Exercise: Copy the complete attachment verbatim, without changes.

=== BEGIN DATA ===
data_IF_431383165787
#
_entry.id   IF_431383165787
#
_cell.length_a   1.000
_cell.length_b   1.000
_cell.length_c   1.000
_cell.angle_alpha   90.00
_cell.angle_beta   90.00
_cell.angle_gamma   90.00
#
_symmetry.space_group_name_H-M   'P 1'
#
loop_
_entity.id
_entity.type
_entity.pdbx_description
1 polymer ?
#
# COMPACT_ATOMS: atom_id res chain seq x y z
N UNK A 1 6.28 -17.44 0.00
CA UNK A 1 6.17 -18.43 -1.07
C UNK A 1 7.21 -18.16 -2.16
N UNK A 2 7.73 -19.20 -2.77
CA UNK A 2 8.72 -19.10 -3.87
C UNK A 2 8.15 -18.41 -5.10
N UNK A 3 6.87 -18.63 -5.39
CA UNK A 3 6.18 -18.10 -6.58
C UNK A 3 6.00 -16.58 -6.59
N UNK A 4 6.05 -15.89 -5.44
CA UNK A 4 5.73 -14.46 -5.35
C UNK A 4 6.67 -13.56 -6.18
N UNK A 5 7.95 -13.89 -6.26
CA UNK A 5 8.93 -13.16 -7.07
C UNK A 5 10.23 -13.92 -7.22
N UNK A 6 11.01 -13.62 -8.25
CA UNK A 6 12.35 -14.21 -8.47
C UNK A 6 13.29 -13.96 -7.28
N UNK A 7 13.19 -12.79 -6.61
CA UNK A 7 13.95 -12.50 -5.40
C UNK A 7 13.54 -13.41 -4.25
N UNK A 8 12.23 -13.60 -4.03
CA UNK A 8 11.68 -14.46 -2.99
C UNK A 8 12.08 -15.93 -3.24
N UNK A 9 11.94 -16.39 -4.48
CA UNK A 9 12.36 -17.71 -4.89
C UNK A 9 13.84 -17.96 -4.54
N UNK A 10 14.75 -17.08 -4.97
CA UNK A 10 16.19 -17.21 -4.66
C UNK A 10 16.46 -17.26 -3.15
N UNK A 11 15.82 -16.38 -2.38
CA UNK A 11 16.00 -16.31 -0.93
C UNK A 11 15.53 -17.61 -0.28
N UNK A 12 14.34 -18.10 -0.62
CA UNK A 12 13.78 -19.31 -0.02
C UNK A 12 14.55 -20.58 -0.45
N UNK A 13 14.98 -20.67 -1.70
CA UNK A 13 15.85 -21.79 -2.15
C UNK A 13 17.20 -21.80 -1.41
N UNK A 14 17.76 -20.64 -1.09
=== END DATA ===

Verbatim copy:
data_IF_431383165787
#
_entry.id   IF_431383165787
#
_cell.length_a   1.000
_cell.length_b   1.000
_cell.length_c   1.000
_cell.angle_alpha   90.00
_cell.angle_beta   90.00
_cell.angle_gamma   90.00
#
_symmetry.space_group_name_H-M   'P 1'
#
loop_
_entity.id
_entity.type
_entity.pdbx_description
1 polymer ?
#
# COMPACT_ATOMS: atom_id res chain seq x y z
N UNK A 1 6.28 -17.44 0.00
CA UNK A 1 6.17 -18.43 -1.07
C UNK A 1 7.21 -18.16 -2.16
N UNK A 2 7.73 -19.20 -2.77
CA UNK A 2 8.72 -19.10 -3.87
C UNK A 2 8.15 -18.41 -5.10
N UNK A 3 6.87 -18.63 -5.39
CA UNK A 3 6.18 -18.10 -6.58
C UNK A 3 6.00 -16.58 -6.59
N UNK A 4 6.05 -15.89 -5.44
CA UNK A 4 5.73 -14.46 -5.35
C UNK A 4 6.67 -13.56 -6.18
N UNK A 5 7.95 -13.89 -6.26
CA UNK A 5 8.93 -13.16 -7.07
C UNK A 5 10.23 -13.92 -7.22
N UNK A 6 11.01 -13.62 -8.25
CA UNK A 6 12.35 -14.21 -8.47
C UNK A 6 13.29 -13.96 -7.28
N UNK A 7 13.19 -12.79 -6.61
CA UNK A 7 13.95 -12.50 -5.40
C UNK A 7 13.54 -13.41 -4.25
N UNK A 8 12.23 -13.60 -4.03
CA UNK A 8 11.68 -14.46 -2.99
C UNK A 8 12.08 -15.93 -3.24
N UNK A 9 11.94 -16.39 -4.48
CA UNK A 9 12.36 -17.71 -4.89
C UNK A 9 13.84 -17.96 -4.54
N UNK A 10 14.75 -17.08 -4.97
CA UNK A 10 16.19 -17.21 -4.66
C UNK A 10 16.46 -17.26 -3.15
N UNK A 11 15.82 -16.38 -2.38
CA UNK A 11 16.00 -16.31 -0.93
C UNK A 11 15.53 -17.61 -0.28
N UNK A 12 14.34 -18.10 -0.62
CA UNK A 12 13.78 -19.31 -0.02
C UNK A 12 14.55 -20.58 -0.45
N UNK A 13 14.98 -20.67 -1.70
CA UNK A 13 15.85 -21.79 -2.15
C UNK A 13 17.20 -21.80 -1.41
N UNK A 14 17.76 -20.64 -1.09